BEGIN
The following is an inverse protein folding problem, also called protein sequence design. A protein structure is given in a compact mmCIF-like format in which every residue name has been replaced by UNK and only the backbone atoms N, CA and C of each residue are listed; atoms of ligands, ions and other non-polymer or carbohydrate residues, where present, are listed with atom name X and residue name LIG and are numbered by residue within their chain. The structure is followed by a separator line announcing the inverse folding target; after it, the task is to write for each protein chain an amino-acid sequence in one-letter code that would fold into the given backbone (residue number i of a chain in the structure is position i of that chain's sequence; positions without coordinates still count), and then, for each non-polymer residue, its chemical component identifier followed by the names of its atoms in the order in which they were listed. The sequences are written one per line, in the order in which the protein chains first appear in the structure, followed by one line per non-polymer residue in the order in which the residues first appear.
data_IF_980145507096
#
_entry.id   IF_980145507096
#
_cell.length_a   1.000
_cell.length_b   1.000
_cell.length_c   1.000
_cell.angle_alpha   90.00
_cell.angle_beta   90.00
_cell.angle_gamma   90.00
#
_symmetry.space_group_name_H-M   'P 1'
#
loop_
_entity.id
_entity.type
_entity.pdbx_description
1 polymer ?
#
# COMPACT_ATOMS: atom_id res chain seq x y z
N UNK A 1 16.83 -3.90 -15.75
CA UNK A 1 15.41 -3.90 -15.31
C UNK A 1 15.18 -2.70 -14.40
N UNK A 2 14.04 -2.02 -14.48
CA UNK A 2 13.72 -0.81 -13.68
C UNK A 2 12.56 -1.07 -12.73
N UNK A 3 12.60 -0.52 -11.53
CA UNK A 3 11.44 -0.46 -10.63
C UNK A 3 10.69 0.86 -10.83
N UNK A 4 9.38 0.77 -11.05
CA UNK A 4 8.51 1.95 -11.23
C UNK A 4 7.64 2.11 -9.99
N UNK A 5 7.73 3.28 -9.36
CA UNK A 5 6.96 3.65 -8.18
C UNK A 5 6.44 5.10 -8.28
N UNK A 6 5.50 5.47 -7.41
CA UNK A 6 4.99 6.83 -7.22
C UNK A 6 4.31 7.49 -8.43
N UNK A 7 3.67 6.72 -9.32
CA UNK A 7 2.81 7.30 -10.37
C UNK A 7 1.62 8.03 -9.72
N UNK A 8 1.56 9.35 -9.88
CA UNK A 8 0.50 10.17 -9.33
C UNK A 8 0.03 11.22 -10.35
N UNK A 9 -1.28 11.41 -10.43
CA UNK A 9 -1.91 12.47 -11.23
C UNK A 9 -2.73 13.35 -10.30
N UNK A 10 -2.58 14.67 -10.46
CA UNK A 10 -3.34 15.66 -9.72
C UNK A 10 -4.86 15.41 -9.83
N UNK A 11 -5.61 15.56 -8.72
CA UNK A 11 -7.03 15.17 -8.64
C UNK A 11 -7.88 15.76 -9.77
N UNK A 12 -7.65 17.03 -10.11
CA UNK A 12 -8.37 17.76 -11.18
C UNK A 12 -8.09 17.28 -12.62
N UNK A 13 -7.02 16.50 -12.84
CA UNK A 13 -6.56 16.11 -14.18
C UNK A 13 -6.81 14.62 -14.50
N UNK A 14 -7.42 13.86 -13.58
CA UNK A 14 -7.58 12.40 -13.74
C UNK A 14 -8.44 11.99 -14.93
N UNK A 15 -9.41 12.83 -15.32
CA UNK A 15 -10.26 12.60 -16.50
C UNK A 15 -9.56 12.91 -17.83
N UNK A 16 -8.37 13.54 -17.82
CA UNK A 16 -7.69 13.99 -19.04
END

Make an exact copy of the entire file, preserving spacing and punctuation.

The following is an inverse protein folding problem, also called protein sequence design. A protein structure is given in a compact mmCIF-like format in which every residue name has been replaced by UNK and only the backbone atoms N, CA and C of each residue are listed; atoms of ligands, ions and other non-polymer or carbohydrate residues, where present, are listed with atom name X and residue name LIG and are numbered by residue within their chain. The structure is followed by a separator line announcing the inverse folding target; after it, the task is to write for each protein chain an amino-acid sequence in one-letter code that would fold into the given backbone (residue number i of a chain in the structure is position i of that chain's sequence; positions without coordinates still count), and then, for each non-polymer residue, its chemical component identifier followed by the names of its atoms in the order in which they were listed. The sequences are written one per line, in the order in which the protein chains first appear in the structure, followed by one line per non-polymer residue in the order in which the residues first appear.
data_IF_980145507096
#
_entry.id   IF_980145507096
#
_cell.length_a   1.000
_cell.length_b   1.000
_cell.length_c   1.000
_cell.angle_alpha   90.00
_cell.angle_beta   90.00
_cell.angle_gamma   90.00
#
_symmetry.space_group_name_H-M   'P 1'
#
loop_
_entity.id
_entity.type
_entity.pdbx_description
1 polymer ?
#
# COMPACT_ATOMS: atom_id res chain seq x y z
N UNK A 1 16.83 -3.90 -15.75
CA UNK A 1 15.41 -3.90 -15.31
C UNK A 1 15.18 -2.70 -14.40
N UNK A 2 14.04 -2.02 -14.48
CA UNK A 2 13.72 -0.81 -13.68
C UNK A 2 12.56 -1.07 -12.73
N UNK A 3 12.60 -0.52 -11.53
CA UNK A 3 11.44 -0.46 -10.63
C UNK A 3 10.69 0.86 -10.83
N UNK A 4 9.38 0.77 -11.05
CA UNK A 4 8.51 1.95 -11.23
C UNK A 4 7.64 2.11 -9.99
N UNK A 5 7.73 3.28 -9.36
CA UNK A 5 6.96 3.65 -8.18
C UNK A 5 6.44 5.10 -8.28
N UNK A 6 5.50 5.47 -7.41
CA UNK A 6 4.99 6.83 -7.22
C UNK A 6 4.31 7.49 -8.43
N UNK A 7 3.67 6.72 -9.32
CA UNK A 7 2.81 7.30 -10.37
C UNK A 7 1.62 8.03 -9.72
N UNK A 8 1.56 9.35 -9.88
CA UNK A 8 0.50 10.17 -9.33
C UNK A 8 0.03 11.22 -10.35
N UNK A 9 -1.28 11.41 -10.43
CA UNK A 9 -1.91 12.47 -11.23
C UNK A 9 -2.73 13.35 -10.30
N UNK A 10 -2.58 14.67 -10.46
CA UNK A 10 -3.34 15.66 -9.72
C UNK A 10 -4.86 15.41 -9.83
N UNK A 11 -5.61 15.56 -8.72
CA UNK A 11 -7.03 15.17 -8.64
C UNK A 11 -7.88 15.76 -9.77
N UNK A 12 -7.65 17.03 -10.11
CA UNK A 12 -8.37 17.76 -11.18
C UNK A 12 -8.09 17.28 -12.62
N UNK A 13 -7.02 16.50 -12.84
CA UNK A 13 -6.56 16.11 -14.18
C UNK A 13 -6.81 14.62 -14.50
N UNK A 14 -7.42 13.86 -13.58
CA UNK A 14 -7.58 12.40 -13.74
C UNK A 14 -8.44 11.99 -14.93
N UNK A 15 -9.41 12.83 -15.32
CA UNK A 15 -10.26 12.60 -16.50
C UNK A 15 -9.56 12.91 -17.83
N UNK A 16 -8.37 13.54 -17.82
CA UNK A 16 -7.69 13.99 -19.04